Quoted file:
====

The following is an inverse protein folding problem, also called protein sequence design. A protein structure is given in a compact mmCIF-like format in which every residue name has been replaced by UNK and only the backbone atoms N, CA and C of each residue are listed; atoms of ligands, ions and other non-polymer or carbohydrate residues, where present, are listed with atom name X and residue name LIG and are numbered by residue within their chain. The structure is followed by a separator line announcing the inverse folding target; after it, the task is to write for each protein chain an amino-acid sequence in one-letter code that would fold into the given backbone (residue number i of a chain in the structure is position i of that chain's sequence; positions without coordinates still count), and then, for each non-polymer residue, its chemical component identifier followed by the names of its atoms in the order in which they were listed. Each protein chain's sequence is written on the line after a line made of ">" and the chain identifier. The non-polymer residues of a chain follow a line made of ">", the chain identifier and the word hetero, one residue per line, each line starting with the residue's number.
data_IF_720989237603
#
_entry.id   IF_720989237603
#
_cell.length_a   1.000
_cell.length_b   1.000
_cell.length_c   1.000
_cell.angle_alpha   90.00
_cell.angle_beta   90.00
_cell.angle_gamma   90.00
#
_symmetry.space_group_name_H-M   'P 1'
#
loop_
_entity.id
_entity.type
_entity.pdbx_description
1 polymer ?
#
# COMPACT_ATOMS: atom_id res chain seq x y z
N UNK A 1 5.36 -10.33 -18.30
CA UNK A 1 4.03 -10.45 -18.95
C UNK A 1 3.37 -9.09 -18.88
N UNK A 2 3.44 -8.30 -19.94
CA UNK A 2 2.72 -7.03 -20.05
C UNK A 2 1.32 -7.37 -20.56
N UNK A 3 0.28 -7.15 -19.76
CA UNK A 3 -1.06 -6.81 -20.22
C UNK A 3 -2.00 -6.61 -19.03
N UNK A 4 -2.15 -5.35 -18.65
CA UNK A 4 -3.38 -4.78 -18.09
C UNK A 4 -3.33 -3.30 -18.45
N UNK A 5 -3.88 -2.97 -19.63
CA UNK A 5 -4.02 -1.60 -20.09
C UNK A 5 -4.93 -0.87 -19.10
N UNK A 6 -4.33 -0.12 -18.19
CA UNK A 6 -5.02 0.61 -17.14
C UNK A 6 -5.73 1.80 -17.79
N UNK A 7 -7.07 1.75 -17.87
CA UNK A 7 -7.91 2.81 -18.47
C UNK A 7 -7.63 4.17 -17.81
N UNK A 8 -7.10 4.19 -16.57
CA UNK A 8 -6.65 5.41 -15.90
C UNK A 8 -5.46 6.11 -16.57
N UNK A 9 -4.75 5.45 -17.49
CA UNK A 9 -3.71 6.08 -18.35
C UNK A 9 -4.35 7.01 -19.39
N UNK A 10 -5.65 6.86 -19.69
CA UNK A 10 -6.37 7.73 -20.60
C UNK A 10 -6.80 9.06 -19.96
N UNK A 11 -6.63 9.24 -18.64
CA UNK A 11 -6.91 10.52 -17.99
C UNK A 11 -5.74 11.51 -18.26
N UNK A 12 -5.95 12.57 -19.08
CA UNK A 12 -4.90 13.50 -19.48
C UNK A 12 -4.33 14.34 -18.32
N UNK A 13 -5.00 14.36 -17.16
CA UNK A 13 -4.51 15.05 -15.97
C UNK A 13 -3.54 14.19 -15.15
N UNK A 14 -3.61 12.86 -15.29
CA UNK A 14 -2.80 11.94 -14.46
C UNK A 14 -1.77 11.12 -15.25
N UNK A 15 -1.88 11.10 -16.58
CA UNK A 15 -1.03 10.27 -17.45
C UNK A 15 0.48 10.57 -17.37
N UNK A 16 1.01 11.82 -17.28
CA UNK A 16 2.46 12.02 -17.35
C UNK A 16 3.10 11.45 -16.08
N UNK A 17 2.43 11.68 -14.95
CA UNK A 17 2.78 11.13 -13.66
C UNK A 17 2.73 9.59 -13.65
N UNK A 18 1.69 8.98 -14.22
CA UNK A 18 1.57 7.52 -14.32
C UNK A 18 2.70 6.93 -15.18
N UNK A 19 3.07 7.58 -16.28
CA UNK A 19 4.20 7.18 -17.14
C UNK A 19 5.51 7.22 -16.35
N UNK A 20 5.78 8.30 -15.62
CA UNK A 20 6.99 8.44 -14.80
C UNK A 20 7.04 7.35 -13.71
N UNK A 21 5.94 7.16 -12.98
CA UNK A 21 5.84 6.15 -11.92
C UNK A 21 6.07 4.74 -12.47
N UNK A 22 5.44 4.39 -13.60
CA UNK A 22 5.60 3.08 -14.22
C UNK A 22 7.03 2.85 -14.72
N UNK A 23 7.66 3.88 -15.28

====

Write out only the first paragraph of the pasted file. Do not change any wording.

The following is an inverse protein folding problem, also called protein sequence design. A protein structure is given in a compact mmCIF-like format in which every residue name has been replaced by UNK and only the backbone atoms N, CA and C of each residue are listed; atoms of ligands, ions and other non-polymer or carbohydrate residues, where present, are listed with atom name X and residue name LIG and are numbered by residue within their chain. The structure is followed by a separator line announcing the inverse folding target; after it, the task is to write for each protein chain an amino-acid sequence in one-letter code that would fold into the given backbone (residue number i of a chain in the structure is position i of that chain's sequence; positions without coordinates still count), and then, for each non-polymer residue, its chemical component identifier followed by the names of its atoms in the order in which they were listed. Each protein chain's sequence is written on the line after a line made of ">" and the chain identifier. The non-polymer residues of a chain follow a line made of ">", the chain identifier and the word hetero, one residue per line, each line starting with the residue's number.